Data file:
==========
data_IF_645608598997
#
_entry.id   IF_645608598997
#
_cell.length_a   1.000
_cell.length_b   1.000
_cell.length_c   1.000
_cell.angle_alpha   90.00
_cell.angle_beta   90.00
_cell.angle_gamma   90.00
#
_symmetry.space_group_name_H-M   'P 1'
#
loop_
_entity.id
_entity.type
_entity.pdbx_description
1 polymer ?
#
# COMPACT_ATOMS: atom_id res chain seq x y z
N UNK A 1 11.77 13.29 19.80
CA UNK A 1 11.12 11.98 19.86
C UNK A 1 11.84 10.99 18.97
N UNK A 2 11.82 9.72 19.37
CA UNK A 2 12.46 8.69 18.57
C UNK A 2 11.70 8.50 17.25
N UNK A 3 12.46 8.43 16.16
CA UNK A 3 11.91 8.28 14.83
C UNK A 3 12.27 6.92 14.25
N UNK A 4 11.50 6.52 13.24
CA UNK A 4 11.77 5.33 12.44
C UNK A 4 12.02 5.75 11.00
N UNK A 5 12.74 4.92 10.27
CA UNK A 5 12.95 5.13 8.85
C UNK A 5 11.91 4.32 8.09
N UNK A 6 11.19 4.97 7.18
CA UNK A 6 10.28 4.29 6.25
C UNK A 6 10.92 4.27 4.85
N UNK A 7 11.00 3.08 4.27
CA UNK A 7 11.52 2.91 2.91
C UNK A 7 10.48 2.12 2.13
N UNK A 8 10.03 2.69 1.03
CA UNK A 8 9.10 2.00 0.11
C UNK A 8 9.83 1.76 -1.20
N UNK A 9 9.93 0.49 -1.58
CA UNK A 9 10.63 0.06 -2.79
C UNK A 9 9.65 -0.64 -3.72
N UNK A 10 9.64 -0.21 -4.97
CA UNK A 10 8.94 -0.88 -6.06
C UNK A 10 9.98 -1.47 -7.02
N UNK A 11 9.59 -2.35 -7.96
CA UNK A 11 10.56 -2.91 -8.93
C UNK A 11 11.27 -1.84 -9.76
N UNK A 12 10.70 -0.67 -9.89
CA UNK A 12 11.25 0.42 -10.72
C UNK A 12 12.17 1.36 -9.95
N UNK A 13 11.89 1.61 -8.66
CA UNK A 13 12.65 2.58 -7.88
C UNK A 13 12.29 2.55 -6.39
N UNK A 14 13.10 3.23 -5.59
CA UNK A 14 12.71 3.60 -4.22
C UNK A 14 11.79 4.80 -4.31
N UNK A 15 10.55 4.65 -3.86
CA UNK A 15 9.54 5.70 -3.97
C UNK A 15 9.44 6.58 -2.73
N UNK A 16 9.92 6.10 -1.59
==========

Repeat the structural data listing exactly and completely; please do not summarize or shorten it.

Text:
data_IF_645608598997
#
_entry.id   IF_645608598997
#
_cell.length_a   1.000
_cell.length_b   1.000
_cell.length_c   1.000
_cell.angle_alpha   90.00
_cell.angle_beta   90.00
_cell.angle_gamma   90.00
#
_symmetry.space_group_name_H-M   'P 1'
#
loop_
_entity.id
_entity.type
_entity.pdbx_description
1 polymer ?
#
# COMPACT_ATOMS: atom_id res chain seq x y z
N UNK A 1 11.77 13.29 19.80
CA UNK A 1 11.12 11.98 19.86
C UNK A 1 11.84 10.99 18.97
N UNK A 2 11.82 9.72 19.37
CA UNK A 2 12.46 8.69 18.57
C UNK A 2 11.70 8.50 17.25
N UNK A 3 12.46 8.43 16.16
CA UNK A 3 11.91 8.28 14.83
C UNK A 3 12.27 6.92 14.25
N UNK A 4 11.50 6.52 13.24
CA UNK A 4 11.77 5.33 12.44
C UNK A 4 12.02 5.75 11.00
N UNK A 5 12.74 4.92 10.27
CA UNK A 5 12.95 5.13 8.85
C UNK A 5 11.91 4.32 8.09
N UNK A 6 11.19 4.97 7.18
CA UNK A 6 10.28 4.29 6.25
C UNK A 6 10.92 4.27 4.85
N UNK A 7 11.00 3.08 4.27
CA UNK A 7 11.52 2.91 2.91
C UNK A 7 10.48 2.12 2.13
N UNK A 8 10.03 2.69 1.03
CA UNK A 8 9.10 2.00 0.11
C UNK A 8 9.83 1.76 -1.20
N UNK A 9 9.93 0.49 -1.58
CA UNK A 9 10.63 0.06 -2.79
C UNK A 9 9.65 -0.64 -3.72
N UNK A 10 9.64 -0.21 -4.97
CA UNK A 10 8.94 -0.88 -6.06
C UNK A 10 9.98 -1.47 -7.02
N UNK A 11 9.59 -2.35 -7.96
CA UNK A 11 10.56 -2.91 -8.93
C UNK A 11 11.27 -1.84 -9.76
N UNK A 12 10.70 -0.67 -9.89
CA UNK A 12 11.25 0.42 -10.72
C UNK A 12 12.17 1.36 -9.95
N UNK A 13 11.89 1.61 -8.66
CA UNK A 13 12.65 2.58 -7.88
C UNK A 13 12.29 2.55 -6.39
N UNK A 14 13.10 3.23 -5.59
CA UNK A 14 12.71 3.60 -4.22
C UNK A 14 11.79 4.80 -4.31
N UNK A 15 10.55 4.65 -3.86
CA UNK A 15 9.54 5.70 -3.97
C UNK A 15 9.44 6.58 -2.73
N UNK A 16 9.92 6.10 -1.59